Following our current topic of exercise and muscle soreness, let me discuss a very common injury occurrence and then show you a decision making process to deal with an injury. Ultimately, our goal is for you to have a better understanding of when you might need to go see someone for a muscular-skeletal injury.
Example: You wake up one morning after jogging the night before with a stiff and painful knee (insert any type of exercise and insert any painful joint). What should you do? We already discussed decreasing our activity level if we get sore so before we've even limped out of bed we have decided not to exercise today, or exercise at a very low level. Most of us also know that we should put ice on a newly discovered injury.
So here we are eating our morning breakfast, slurping down our cereal with an ice pack on our knee. Missing work is out of the question, so even if you have to roll yourself to your car and have a co-worker carry you to your desk, you are going in.
You make it through the day because luckily you didn't have to do that much walking at work, but every time you do you still feel that same pain and stiffness. As you struggle to your car, thoughts are now not on what's for dinner, but rather, "Do I need to go see someone about this knee".
This can be a difficult decision. It takes precious resources, namely time and money, to go see a professional. Let's start eliminating the easy scenarios and work our way to our current situation.
If you woke up in the morning and noticed that your knee was the size of a grapefruit and you couldn't stand, you would need to go see someone - that's obvious based on the severity. If you woke up and the pain was so intense that you couldn't tolerate it, that too, is a definite reason to call your local physical therapist or physician not only to be seen but to get some immediate relief.
The majority of injuries however are usually somewhere in between. Your knee hurts and there may be some swelling but it may not be altering much of your day to day life. What do you do now?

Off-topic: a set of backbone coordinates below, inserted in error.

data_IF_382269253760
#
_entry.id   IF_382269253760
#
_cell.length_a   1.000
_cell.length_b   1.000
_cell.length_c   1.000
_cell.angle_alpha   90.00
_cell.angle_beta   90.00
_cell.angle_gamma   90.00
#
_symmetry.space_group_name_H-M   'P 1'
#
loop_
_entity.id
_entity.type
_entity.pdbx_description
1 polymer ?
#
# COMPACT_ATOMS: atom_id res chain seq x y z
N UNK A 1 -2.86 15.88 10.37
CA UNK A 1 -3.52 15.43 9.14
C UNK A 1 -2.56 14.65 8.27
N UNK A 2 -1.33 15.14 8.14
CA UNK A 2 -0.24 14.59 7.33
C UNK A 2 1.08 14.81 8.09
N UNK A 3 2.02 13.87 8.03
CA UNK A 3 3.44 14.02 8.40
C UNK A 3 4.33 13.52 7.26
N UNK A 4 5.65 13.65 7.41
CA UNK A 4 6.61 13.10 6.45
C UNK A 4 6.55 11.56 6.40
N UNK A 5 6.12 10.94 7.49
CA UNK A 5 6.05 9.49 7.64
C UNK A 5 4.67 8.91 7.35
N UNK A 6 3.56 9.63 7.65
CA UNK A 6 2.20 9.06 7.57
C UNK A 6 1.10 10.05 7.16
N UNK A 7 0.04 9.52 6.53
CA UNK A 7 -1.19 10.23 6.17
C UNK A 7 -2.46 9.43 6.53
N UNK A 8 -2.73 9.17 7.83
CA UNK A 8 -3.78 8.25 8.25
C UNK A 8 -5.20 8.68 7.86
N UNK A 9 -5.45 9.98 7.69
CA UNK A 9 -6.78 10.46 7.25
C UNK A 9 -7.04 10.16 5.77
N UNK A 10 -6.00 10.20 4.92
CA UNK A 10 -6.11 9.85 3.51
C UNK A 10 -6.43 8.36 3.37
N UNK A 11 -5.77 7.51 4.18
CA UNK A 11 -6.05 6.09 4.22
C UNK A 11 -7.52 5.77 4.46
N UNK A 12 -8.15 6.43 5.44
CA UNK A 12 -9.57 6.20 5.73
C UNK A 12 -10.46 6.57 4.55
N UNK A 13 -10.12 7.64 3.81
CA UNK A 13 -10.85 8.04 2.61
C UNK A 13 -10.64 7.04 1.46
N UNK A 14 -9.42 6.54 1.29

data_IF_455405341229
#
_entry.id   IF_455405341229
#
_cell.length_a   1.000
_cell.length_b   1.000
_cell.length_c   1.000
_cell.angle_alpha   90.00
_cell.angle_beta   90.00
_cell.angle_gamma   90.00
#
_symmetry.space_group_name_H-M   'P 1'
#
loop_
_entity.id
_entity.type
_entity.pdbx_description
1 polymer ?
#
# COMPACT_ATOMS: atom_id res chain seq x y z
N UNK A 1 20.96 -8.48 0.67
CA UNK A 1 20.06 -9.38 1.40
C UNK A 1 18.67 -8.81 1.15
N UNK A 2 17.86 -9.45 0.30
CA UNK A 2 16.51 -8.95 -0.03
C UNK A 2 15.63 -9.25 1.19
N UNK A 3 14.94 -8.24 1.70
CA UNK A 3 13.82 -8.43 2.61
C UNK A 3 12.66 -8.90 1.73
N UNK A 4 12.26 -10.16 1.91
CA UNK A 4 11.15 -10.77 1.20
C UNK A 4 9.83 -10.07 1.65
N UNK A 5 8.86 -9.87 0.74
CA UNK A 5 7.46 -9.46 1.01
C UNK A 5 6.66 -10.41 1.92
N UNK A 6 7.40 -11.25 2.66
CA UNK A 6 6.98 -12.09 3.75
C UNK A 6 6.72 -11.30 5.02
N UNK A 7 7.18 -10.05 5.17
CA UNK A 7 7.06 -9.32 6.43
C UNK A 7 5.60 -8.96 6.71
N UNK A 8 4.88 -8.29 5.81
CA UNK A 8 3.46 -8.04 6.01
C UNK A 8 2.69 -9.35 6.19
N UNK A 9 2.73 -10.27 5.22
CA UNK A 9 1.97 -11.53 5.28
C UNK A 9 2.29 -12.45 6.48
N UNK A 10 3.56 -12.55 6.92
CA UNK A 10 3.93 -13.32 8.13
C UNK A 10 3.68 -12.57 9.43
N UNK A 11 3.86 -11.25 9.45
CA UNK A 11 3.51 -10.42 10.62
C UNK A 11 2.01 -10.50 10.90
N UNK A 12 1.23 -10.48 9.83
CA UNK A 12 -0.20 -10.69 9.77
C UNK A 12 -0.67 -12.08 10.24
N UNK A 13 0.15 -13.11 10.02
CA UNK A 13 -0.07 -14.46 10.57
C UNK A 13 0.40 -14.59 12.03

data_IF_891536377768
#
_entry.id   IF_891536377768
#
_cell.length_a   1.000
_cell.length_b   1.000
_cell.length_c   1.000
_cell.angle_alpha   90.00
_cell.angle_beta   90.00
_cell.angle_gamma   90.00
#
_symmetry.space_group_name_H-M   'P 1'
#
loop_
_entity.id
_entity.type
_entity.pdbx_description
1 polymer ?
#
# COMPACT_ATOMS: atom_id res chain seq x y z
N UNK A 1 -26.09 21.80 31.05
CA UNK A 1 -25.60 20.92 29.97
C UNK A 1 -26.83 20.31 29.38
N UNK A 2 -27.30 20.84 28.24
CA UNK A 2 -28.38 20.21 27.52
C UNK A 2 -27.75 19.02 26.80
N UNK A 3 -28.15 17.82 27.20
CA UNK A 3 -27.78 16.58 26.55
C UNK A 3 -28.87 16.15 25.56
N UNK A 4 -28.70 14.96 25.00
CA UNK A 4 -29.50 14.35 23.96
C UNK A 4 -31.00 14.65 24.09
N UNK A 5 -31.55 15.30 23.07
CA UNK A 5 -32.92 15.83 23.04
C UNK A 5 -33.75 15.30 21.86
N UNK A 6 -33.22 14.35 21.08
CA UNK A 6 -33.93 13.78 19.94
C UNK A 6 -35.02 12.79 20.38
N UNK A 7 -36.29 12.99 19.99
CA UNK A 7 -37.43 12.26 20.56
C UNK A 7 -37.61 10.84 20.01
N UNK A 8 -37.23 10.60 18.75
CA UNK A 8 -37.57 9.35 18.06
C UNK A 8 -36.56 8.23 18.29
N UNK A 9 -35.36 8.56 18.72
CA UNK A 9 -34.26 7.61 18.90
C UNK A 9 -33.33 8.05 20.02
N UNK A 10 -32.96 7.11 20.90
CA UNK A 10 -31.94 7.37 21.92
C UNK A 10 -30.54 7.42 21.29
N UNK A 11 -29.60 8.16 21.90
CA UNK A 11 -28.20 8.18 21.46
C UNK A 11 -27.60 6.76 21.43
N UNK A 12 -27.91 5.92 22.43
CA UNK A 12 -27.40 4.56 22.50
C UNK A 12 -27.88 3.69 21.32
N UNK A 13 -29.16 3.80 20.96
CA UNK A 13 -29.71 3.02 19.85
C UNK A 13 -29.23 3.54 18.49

Here are my suggestions: Time can be on your side, but it can also be against you.
1) Remember that your body is a healing machine. Given enough time, the body does an adequate job of healing most injuries.
2) Remember that with most injuries there is inflammation, which is how your body reacts to an injury in an attempt to heal itself. Inflammation can be damaging to a joint and surrounding tissues if it is prolonged, causing more damage than the original injury did.
These two statements seem at odds with themselves. One says to wait while the other says to act now. If you put them together in our example this is what you come up with:
On our way home from work we realize that we have to take it easy tonight. No exercise and continue to ice. When we wake up in the morning we will see how we feel. Based on our new information, we should expect for our symptoms to be less or (at worst) the same as they were yesterday. If our symptoms have gotten worse then it is a good idea to go see a physical therapist or physician.
If every day your symptoms gradually improve then you should just continue to monitor them and rest, unless the process is too slow to your liking (then go see someone). This scenario is the body naturally healing from the injury. Generally speaking, after three to four days if you aren't feeling a significant improvement (about 50% better) then it is time to make an appointment. Your body should recover quickly from mild injuries and if there isn't a day by day improvement that you can predict that within a few more days you will be one hundred percent, then you should book an appointment to be checked out. When things aren't healing smoothly, that is the way your body tells you it needs help. So get some!
We always try to leave an appointment open each day for exactly this reason. We realize that if you've made the decisiosn to get help you don't want to have to wait a week to get some.
As always comments and questions are encouraged
Yours in Health,
Chris Ostling PT, DPT
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